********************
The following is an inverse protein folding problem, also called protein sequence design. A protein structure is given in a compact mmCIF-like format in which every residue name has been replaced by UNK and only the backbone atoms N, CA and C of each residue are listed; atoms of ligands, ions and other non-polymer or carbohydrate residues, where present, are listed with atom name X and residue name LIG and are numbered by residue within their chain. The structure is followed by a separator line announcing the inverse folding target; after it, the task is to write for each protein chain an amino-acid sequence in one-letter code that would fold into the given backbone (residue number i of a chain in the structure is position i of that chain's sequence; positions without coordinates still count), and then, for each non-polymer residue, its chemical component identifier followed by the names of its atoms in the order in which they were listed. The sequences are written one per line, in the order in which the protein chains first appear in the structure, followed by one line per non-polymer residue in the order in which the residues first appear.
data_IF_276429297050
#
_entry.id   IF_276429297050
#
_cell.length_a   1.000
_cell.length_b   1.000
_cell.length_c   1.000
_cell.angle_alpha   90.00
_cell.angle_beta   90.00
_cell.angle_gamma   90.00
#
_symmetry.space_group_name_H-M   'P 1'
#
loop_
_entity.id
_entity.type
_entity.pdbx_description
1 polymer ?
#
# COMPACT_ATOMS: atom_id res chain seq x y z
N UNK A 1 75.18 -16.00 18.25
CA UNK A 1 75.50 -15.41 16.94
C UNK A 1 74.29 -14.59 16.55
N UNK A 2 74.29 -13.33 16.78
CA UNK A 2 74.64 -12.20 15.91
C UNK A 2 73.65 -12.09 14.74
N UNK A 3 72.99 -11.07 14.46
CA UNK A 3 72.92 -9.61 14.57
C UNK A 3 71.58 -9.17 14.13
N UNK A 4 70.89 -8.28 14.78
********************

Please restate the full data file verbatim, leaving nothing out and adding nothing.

The following is an inverse protein folding problem, also called protein sequence design. A protein structure is given in a compact mmCIF-like format in which every residue name has been replaced by UNK and only the backbone atoms N, CA and C of each residue are listed; atoms of ligands, ions and other non-polymer or carbohydrate residues, where present, are listed with atom name X and residue name LIG and are numbered by residue within their chain. The structure is followed by a separator line announcing the inverse folding target; after it, the task is to write for each protein chain an amino-acid sequence in one-letter code that would fold into the given backbone (residue number i of a chain in the structure is position i of that chain's sequence; positions without coordinates still count), and then, for each non-polymer residue, its chemical component identifier followed by the names of its atoms in the order in which they were listed. The sequences are written one per line, in the order in which the protein chains first appear in the structure, followed by one line per non-polymer residue in the order in which the residues first appear.
data_IF_276429297050
#
_entry.id   IF_276429297050
#
_cell.length_a   1.000
_cell.length_b   1.000
_cell.length_c   1.000
_cell.angle_alpha   90.00
_cell.angle_beta   90.00
_cell.angle_gamma   90.00
#
_symmetry.space_group_name_H-M   'P 1'
#
loop_
_entity.id
_entity.type
_entity.pdbx_description
1 polymer ?
#
# COMPACT_ATOMS: atom_id res chain seq x y z
N UNK A 1 75.18 -16.00 18.25
CA UNK A 1 75.50 -15.41 16.94
C UNK A 1 74.29 -14.59 16.55
N UNK A 2 74.29 -13.33 16.78
CA UNK A 2 74.64 -12.20 15.91
C UNK A 2 73.65 -12.09 14.74
N UNK A 3 72.99 -11.07 14.46
CA UNK A 3 72.92 -9.61 14.57
C UNK A 3 71.58 -9.17 14.13
N UNK A 4 70.89 -8.28 14.78